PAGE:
Record Rain Leading to Flooding in North Dakota

May 22, 2013

Heavy rains that have been falling since late last week have led to flooding in North Dakota that has forced some residents from their homes and threatened a dam.

Water from a creek and water that is moving overland flooded Crystal, a Pembina County town of about 160 residents, late on May 20. Many residents voluntarily left their homes and were staying with friends or relatives, County Emergency Manager Andrew Kirking told The Associated Press.

“The county slopes west to east,” he said. “We’ve got rain runoff from the western part of the county just flowing naturally downstream, through ditches and drainage channels.”

He estimated that half a foot or more of rain had fallen in the western part of the county, which is in northeastern North Dakota.

Days of heavy rainfall have swelled creeks and rivers and threatened roadways throughout the state. Several cities recorded record-high rainfall on Sunday and Monday, including Grand Forks and Jamestown, according to National Weather Service reports. A flood watch remained posted for the eastern part of the state Tuesday.

Crystal Mayor Larry McCollum told KFGO radio that about half of the homes in town had suffered water damage, despite efforts Monday to stack about 8,000 sandbags. The boiler room and locker rooms at the town’s school were also damaged, according to KVLY-TV.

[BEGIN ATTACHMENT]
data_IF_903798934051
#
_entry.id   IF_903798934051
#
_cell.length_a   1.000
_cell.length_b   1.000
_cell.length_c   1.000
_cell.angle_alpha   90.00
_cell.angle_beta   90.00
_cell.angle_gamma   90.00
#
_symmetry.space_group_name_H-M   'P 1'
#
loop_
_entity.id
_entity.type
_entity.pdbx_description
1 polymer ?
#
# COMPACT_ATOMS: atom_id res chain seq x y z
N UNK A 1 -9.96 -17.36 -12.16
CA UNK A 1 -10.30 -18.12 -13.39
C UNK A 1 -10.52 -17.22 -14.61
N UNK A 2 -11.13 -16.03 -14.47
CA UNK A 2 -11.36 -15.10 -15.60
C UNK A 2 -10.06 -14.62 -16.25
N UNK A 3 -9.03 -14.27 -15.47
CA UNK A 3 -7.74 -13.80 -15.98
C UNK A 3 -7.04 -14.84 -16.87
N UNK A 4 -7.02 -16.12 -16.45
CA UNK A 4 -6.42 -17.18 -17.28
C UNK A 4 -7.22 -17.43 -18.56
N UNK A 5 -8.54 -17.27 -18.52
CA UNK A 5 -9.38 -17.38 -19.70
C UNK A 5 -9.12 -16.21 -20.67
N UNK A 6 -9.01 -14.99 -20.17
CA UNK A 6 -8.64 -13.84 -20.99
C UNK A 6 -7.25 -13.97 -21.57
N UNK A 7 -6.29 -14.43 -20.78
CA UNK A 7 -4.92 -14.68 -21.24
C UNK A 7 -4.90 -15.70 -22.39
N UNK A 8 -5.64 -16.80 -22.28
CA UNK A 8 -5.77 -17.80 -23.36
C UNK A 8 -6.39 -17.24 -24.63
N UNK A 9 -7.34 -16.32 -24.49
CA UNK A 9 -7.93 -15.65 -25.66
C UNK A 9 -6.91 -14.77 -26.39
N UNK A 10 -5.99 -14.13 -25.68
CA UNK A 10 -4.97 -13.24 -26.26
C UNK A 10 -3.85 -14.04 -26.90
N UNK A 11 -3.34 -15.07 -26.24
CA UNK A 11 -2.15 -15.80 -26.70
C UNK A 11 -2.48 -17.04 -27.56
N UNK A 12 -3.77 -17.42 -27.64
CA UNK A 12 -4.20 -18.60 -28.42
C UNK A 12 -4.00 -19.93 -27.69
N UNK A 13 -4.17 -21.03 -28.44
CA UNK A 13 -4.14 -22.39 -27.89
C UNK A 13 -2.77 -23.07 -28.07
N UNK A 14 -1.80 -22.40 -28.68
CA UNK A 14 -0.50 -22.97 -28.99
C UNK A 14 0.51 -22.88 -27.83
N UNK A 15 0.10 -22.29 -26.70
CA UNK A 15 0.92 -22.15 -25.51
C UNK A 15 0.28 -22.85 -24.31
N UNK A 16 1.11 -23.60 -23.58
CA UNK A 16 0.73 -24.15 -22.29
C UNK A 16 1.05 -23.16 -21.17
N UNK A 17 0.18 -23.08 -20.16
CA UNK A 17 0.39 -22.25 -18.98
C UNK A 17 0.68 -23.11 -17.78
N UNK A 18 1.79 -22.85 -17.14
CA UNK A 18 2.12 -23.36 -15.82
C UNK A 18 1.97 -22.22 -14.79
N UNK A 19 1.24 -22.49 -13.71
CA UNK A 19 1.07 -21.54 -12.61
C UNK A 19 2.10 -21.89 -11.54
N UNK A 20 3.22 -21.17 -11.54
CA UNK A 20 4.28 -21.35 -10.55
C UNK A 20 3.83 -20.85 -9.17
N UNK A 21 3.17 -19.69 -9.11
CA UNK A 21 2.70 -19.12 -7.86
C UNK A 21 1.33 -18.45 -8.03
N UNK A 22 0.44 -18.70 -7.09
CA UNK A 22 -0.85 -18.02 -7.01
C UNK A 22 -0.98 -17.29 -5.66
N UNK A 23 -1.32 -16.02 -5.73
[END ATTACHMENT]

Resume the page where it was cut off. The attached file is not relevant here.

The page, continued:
Kirking and McCollum said early Tuesday that the water was no longer rising.

“We’re just kind of waiting for it to drop, hopefully fast, but it will be a day or so,” McCollum said.

No injuries had been reported. Officials set up a shelter Monday night in Cavalier, about 16 miles from Crystal, but only one family showed up, Kirking said.

Northwest of Crystal, local, state and federal engineers were building a temporary levee to prevent water from eroding the emergency spillway at the earth-and-concrete Renwick Dam on the Tongue River. If the half-century-old dam were to fail, it would flood a few rural homes and possibly the city of Cavalier, where about 1,300 people live.

“We are confident that despite the threat we will be able to mitigate this disaster,” Kirking said.

No evacuation notices had been posted downstream of the dam early Tuesday, though the county made residents aware of the situation. Even if the dam were to fail, Cavalier residents would have an hour or two to evacuate, Kirking said.

The fast-rising Pembina River in the county forced campers to evacuate the city park in Walhalla on Monday. The majority of campers managed to escape to higher ground before being inundated, but some recreational vehicles had to be pulled out, the Grand Forks Herald reported.

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